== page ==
“Fibber McGee and Molly” – How the Golden Age of Radio Made Johnson a Household Name
Long before many companies discovered national advertising as the wave of the future, SC Johnson sponsored the popular radio programme, “Fibber McGee and Molly.” In its heyday of the 1930s and ‘40s, the long-running radio hit reached up to 20 million listeners a week and helped make us a household name.
Radio Advertising Helps Build a Relationship
Building trust with your audience is a lot like building a new friendship. You open a conversation. Put your best foot forward. And, sharing a laugh never hurts. As far back as 1888 – just two years after the founding of SC Johnson – we had already begun experimenting with advertising to reach new families.
But it was during the golden age of radio that things really took off.
Creating an Old Time Radio Hit
Our introduction to radio began in 1931, sponsoring one of the most popular bands of the era, the Ted Weems Orchestra. Next came the “Johnson’s Daily Radio Guide,” a 10-minute daily program of household hints.
Then in 1934, two executives heard about a local program on Chicago’s NBC station called “Smackout.” It featured real-life married couple Marion and Jim Jordan.
Jack Louis, brother-in-law to H.F. and the company’s advertising counsel, and William Connolly, then public relations vice president, liked what they heard. William described hearing, “a quality in the voices of the players, a warmth and hominess, which was refreshing.”
Adding writer Don Quinn, the “Fibber McGee and Molly” show began development. This primetime situation comedy followed the adventures of a working-class couple — the perpetual storyteller Fibber McGee and his wife Molly. Most of the episodes took place in their home in Wistful Vista.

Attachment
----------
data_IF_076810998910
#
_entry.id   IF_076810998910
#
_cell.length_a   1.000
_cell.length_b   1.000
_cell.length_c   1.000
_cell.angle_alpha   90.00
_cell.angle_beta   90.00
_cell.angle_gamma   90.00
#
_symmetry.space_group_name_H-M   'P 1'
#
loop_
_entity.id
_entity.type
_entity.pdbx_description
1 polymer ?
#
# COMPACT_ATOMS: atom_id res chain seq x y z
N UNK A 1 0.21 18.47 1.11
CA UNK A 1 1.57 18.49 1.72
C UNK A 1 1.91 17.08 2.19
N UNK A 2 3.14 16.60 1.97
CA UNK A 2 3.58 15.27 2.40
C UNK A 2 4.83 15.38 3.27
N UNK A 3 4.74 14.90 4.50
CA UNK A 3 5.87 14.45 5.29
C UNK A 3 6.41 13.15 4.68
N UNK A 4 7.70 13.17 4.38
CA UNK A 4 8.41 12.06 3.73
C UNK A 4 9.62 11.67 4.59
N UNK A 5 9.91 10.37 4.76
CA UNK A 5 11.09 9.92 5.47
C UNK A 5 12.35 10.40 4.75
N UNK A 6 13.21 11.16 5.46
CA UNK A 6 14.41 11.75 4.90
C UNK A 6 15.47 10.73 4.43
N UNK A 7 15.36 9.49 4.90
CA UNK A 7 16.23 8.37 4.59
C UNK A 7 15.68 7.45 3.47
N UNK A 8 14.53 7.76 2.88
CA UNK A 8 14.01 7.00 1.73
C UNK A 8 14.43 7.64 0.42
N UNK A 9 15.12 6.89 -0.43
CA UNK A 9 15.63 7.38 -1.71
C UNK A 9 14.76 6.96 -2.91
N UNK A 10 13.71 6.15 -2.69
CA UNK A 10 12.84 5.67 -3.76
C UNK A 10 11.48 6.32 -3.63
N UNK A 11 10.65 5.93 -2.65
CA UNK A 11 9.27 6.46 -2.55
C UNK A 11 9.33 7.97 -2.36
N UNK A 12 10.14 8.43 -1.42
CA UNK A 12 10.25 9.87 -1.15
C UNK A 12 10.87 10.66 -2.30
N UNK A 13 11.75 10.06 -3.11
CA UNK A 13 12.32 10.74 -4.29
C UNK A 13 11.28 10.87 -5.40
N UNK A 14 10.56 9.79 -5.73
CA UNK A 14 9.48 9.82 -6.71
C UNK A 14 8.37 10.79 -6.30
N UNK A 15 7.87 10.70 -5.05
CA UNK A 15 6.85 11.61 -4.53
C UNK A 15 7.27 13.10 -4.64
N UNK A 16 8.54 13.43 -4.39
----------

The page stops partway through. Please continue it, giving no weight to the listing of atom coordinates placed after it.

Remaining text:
Eleven stations signed on the first year, and it went on to become one of the most popular shows in radio’s heyday. The show’s announcer, Harlow Wilcox, would expertly weave in an ad for Johnson’s Wax, earning him the nickname Waxy and ensuring the company held a welcome place in the hearts of listeners around the country.
Enduring Laughs with a Comedy Classic
SC Johnson sponsored “Fibber McGee and Molly” for 15 years, introducing families to many of our products including one of our greatest early successes. Glo-Coat™ self-polishing floor wax launched in 1932, and was a key focus of the radio programme’s advertisements. With the Great Depression under way, few companies were spending advertising dollars to support new products. But H.F. believed that if a product was truly superior, it could thrive even in the most difficult economic times.
Through the war years, too, both the company and its advertising connected with families, sharing how our products were making a difference and encouraging listeners to support the war effort. Back home, we held jobs for those who served.
Radio ultimately gave way to television, with SC Johnson once again at the forefront, sponsoring shows like “The Mickey Mouse Club” and “The Red Skelton Show.” But the ultimate lessons of the “Fibber McGee and Molly” show remained: Reaching consumers in their homes is a way to reach their hearts. And, there is little more powerful than a good laugh.